You know, that kind of hard. Shit-just-got-on-my-hands hard. Back-is-splitting-from-lifting-kids-into-car-seats hard. Who wants to read that?

I have written about hard before. I’ve written about grueling days at children’s hospitals and outrageous encounters with doctors. I’ve written about fears and worries and major health decisions.


This is a Worry Monster, found at Northshire Boosktore.  You slip your worries into its mouth, zip it up, and forget-about-em. [Image: plush aqua creature with six small yellow ears on its head and a red mouth that opens and closes with a zipper.]

But let me be honest: a lot of what makes my days hard is taking care of a 4-year-old who cannot do what a lot of 4-year-olds can do. I don’t want to go into details, because it’s no fun highlighting the many things Fiona can’t do, but suffice it to say, the list is long, and she requires far more involvement than her two-year-old sister.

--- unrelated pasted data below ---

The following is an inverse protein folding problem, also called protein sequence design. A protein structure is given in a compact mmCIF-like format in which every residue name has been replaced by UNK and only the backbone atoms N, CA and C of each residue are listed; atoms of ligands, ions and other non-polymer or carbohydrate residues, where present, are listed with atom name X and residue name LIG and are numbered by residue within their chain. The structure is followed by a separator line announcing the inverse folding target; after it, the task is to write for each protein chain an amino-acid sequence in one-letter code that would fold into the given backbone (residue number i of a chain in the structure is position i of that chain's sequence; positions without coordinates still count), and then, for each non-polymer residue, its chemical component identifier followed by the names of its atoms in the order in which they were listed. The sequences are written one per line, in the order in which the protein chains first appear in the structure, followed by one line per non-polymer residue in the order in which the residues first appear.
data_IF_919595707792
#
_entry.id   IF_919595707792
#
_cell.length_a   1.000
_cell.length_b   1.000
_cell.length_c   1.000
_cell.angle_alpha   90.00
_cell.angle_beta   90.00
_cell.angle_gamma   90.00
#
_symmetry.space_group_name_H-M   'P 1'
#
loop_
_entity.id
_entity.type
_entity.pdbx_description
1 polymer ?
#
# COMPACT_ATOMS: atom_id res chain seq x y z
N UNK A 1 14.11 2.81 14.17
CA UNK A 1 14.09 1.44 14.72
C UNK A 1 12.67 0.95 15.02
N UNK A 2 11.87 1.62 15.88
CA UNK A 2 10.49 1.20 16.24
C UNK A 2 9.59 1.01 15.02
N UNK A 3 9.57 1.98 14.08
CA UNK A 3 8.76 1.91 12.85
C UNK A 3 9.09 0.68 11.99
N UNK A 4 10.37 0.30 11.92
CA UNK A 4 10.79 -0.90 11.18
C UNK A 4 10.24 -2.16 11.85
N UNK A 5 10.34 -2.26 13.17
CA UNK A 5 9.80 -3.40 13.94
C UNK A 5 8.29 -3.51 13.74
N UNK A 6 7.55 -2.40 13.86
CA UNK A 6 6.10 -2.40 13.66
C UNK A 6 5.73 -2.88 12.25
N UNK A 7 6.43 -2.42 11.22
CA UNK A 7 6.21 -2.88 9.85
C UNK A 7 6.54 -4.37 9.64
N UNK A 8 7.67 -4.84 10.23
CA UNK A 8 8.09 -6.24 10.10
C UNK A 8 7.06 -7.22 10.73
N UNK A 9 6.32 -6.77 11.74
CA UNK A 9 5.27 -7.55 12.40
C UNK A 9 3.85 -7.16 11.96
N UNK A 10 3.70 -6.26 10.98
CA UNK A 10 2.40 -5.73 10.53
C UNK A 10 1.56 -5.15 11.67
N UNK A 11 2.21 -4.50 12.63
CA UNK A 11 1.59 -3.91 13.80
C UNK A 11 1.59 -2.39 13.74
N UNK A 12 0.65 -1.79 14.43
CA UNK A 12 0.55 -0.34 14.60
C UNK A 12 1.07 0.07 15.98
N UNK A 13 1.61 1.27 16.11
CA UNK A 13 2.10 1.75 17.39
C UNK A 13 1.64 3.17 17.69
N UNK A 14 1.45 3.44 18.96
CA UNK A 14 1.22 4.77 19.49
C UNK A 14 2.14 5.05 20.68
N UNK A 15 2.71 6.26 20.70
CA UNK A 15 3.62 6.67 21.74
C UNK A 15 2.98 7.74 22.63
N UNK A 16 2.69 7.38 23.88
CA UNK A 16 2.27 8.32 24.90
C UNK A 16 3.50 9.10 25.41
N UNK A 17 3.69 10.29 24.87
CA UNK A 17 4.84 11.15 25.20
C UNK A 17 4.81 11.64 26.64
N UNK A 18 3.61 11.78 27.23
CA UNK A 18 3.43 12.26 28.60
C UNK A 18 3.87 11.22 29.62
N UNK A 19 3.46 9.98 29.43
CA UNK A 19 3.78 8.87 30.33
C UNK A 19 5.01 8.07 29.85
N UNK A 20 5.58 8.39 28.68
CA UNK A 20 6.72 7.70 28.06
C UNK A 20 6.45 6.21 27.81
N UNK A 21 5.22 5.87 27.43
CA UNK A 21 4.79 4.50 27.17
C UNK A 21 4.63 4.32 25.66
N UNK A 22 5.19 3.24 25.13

And that is a kind of hard I find hard to write about.

Why? Because I’m keenly aware of the narrative that the disability community wants to combat, the one I too want to combat: the narrative that the child with disabilities is a burden—to the family, to society.

There it is. The B word. Can I write about hard without invoking the B word? I sincerely worry about this. Hence, an of-late quiet blog.

I worry that if I describe a level of hard that is so hard you think the B word, then I am helping out the case of a certain Princeton professor who advocates killing babies with disabilities before they are too old. He argues that people with disabilities suffer and cause suffering around them, so killing them is the ethical thing to do, because he says what we want to do in life is avoid suffering. He is an ethicist.

The B word bolsters his cause. The B word is evidence for his claim. The B word does his head-nodding for him.